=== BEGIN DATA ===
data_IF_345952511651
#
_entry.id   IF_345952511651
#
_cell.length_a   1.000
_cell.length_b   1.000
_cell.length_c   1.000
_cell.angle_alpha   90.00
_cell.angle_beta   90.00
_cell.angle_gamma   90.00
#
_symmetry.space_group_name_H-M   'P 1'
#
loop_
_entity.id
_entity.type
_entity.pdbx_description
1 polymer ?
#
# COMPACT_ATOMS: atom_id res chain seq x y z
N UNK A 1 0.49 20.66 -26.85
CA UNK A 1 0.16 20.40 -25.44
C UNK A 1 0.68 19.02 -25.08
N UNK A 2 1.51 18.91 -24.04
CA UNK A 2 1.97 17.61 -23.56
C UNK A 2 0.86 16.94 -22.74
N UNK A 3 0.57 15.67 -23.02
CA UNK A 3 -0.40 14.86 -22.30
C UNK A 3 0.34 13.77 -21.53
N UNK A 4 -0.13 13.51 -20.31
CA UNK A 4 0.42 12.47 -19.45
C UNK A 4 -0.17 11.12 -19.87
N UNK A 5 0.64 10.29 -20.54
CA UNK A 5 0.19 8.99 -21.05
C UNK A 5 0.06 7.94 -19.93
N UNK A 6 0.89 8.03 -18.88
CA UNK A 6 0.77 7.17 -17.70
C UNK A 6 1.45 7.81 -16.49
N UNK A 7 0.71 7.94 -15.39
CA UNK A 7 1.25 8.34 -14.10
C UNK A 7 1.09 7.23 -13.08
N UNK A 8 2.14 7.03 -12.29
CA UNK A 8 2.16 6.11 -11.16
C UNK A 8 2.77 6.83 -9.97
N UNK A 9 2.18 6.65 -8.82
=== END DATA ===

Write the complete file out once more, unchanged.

data_IF_345952511651
#
_entry.id   IF_345952511651
#
_cell.length_a   1.000
_cell.length_b   1.000
_cell.length_c   1.000
_cell.angle_alpha   90.00
_cell.angle_beta   90.00
_cell.angle_gamma   90.00
#
_symmetry.space_group_name_H-M   'P 1'
#
loop_
_entity.id
_entity.type
_entity.pdbx_description
1 polymer ?
#
# COMPACT_ATOMS: atom_id res chain seq x y z
N UNK A 1 0.49 20.66 -26.85
CA UNK A 1 0.16 20.40 -25.44
C UNK A 1 0.68 19.02 -25.08
N UNK A 2 1.51 18.91 -24.04
CA UNK A 2 1.97 17.61 -23.56
C UNK A 2 0.86 16.94 -22.74
N UNK A 3 0.57 15.67 -23.02
CA UNK A 3 -0.40 14.86 -22.30
C UNK A 3 0.34 13.77 -21.53
N UNK A 4 -0.13 13.51 -20.31
CA UNK A 4 0.42 12.47 -19.45
C UNK A 4 -0.17 11.12 -19.87
N UNK A 5 0.64 10.29 -20.54
CA UNK A 5 0.19 8.99 -21.05
C UNK A 5 0.06 7.94 -19.93
N UNK A 6 0.89 8.03 -18.88
CA UNK A 6 0.77 7.17 -17.70
C UNK A 6 1.45 7.81 -16.49
N UNK A 7 0.71 7.94 -15.39
CA UNK A 7 1.25 8.34 -14.10
C UNK A 7 1.09 7.23 -13.08
N UNK A 8 2.14 7.03 -12.29
CA UNK A 8 2.16 6.11 -11.16
C UNK A 8 2.77 6.83 -9.97
N UNK A 9 2.18 6.65 -8.82